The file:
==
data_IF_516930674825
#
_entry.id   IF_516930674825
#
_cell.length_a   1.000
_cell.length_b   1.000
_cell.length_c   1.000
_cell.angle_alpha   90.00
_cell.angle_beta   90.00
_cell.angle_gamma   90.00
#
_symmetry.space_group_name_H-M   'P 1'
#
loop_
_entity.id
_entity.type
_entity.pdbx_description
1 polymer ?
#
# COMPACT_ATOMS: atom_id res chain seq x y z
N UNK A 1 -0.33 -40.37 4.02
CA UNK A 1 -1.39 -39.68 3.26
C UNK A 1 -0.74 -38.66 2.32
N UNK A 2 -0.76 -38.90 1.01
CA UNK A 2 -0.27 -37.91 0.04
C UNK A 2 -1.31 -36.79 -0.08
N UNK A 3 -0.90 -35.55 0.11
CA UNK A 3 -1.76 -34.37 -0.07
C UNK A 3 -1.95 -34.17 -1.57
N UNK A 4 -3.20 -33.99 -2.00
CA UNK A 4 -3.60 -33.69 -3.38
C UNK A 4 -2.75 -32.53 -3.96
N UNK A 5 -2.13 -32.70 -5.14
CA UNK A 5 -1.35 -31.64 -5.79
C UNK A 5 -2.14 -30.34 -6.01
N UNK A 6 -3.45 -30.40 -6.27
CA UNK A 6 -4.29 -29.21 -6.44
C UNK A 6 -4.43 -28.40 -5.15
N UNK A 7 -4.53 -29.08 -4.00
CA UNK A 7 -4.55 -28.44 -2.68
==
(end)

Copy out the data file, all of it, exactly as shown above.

data_IF_516930674825
#
_entry.id   IF_516930674825
#
_cell.length_a   1.000
_cell.length_b   1.000
_cell.length_c   1.000
_cell.angle_alpha   90.00
_cell.angle_beta   90.00
_cell.angle_gamma   90.00
#
_symmetry.space_group_name_H-M   'P 1'
#
loop_
_entity.id
_entity.type
_entity.pdbx_description
1 polymer ?
#
# COMPACT_ATOMS: atom_id res chain seq x y z
N UNK A 1 -0.33 -40.37 4.02
CA UNK A 1 -1.39 -39.68 3.26
C UNK A 1 -0.74 -38.66 2.32
N UNK A 2 -0.76 -38.90 1.01
CA UNK A 2 -0.27 -37.91 0.04
C UNK A 2 -1.31 -36.79 -0.08
N UNK A 3 -0.90 -35.55 0.11
CA UNK A 3 -1.76 -34.37 -0.07
C UNK A 3 -1.95 -34.17 -1.57
N UNK A 4 -3.20 -33.99 -2.00
CA UNK A 4 -3.60 -33.69 -3.38
C UNK A 4 -2.75 -32.53 -3.96
N UNK A 5 -2.13 -32.70 -5.14
CA UNK A 5 -1.35 -31.64 -5.79
C UNK A 5 -2.14 -30.34 -6.01
N UNK A 6 -3.45 -30.40 -6.27
CA UNK A 6 -4.29 -29.21 -6.44
C UNK A 6 -4.43 -28.40 -5.15
N UNK A 7 -4.53 -29.08 -4.00
CA UNK A 7 -4.55 -28.44 -2.68